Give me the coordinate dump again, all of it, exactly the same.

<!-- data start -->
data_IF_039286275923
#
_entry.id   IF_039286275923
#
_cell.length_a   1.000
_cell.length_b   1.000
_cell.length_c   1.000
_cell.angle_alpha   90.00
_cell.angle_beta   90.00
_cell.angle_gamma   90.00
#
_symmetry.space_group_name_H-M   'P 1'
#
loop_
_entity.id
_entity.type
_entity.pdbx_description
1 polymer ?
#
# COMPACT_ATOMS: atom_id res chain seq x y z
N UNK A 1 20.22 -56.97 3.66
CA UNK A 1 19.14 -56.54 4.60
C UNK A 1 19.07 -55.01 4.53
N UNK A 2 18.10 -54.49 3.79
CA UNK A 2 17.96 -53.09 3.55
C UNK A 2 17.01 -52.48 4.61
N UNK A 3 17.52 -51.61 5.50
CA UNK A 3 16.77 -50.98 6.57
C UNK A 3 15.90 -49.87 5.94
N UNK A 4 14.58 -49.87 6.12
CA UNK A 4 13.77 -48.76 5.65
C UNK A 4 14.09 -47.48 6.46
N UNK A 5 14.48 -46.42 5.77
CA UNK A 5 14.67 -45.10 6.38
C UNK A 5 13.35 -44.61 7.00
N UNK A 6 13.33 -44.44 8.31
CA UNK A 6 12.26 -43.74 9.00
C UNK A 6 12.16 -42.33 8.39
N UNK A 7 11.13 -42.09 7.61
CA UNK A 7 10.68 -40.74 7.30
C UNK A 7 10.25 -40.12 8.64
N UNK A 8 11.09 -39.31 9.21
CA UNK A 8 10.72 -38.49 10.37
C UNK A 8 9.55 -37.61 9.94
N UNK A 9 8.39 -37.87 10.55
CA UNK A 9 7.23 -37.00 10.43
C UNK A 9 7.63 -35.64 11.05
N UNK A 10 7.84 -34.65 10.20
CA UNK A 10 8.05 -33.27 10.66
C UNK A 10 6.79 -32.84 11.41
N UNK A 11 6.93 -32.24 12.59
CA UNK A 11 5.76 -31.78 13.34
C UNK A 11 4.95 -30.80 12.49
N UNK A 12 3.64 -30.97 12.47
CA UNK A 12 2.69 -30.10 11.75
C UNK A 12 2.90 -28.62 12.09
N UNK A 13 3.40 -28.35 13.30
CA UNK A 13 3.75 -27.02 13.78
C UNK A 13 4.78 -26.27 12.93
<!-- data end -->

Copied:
data_IF_039286275923
#
_entry.id   IF_039286275923
#
_cell.length_a   1.000
_cell.length_b   1.000
_cell.length_c   1.000
_cell.angle_alpha   90.00
_cell.angle_beta   90.00
_cell.angle_gamma   90.00
#
_symmetry.space_group_name_H-M   'P 1'
#
loop_
_entity.id
_entity.type
_entity.pdbx_description
1 polymer ?
#
# COMPACT_ATOMS: atom_id res chain seq x y z
N UNK A 1 20.22 -56.97 3.66
CA UNK A 1 19.14 -56.54 4.60
C UNK A 1 19.07 -55.01 4.53
N UNK A 2 18.10 -54.49 3.79
CA UNK A 2 17.96 -53.09 3.55
C UNK A 2 17.01 -52.48 4.61
N UNK A 3 17.52 -51.61 5.50
CA UNK A 3 16.77 -50.98 6.57
C UNK A 3 15.90 -49.87 5.94
N UNK A 4 14.58 -49.87 6.12
CA UNK A 4 13.77 -48.76 5.65
C UNK A 4 14.09 -47.48 6.46
N UNK A 5 14.48 -46.42 5.77
CA UNK A 5 14.67 -45.10 6.38
C UNK A 5 13.35 -44.61 7.00
N UNK A 6 13.33 -44.44 8.31
CA UNK A 6 12.26 -43.74 9.00
C UNK A 6 12.16 -42.33 8.39
N UNK A 7 11.13 -42.09 7.61
CA UNK A 7 10.68 -40.74 7.30
C UNK A 7 10.25 -40.12 8.64
N UNK A 8 11.09 -39.31 9.21
CA UNK A 8 10.72 -38.49 10.37
C UNK A 8 9.55 -37.61 9.94
N UNK A 9 8.39 -37.87 10.55
CA UNK A 9 7.23 -37.00 10.43
C UNK A 9 7.63 -35.64 11.05
N UNK A 10 7.84 -34.65 10.20
CA UNK A 10 8.05 -33.27 10.66
C UNK A 10 6.79 -32.84 11.41
N UNK A 11 6.93 -32.24 12.59
CA UNK A 11 5.76 -31.78 13.34
C UNK A 11 4.95 -30.80 12.49
N UNK A 12 3.64 -30.97 12.47
CA UNK A 12 2.69 -30.10 11.75
C UNK A 12 2.90 -28.62 12.09
N UNK A 13 3.40 -28.35 13.30
CA UNK A 13 3.75 -27.02 13.78
C UNK A 13 4.78 -26.27 12.93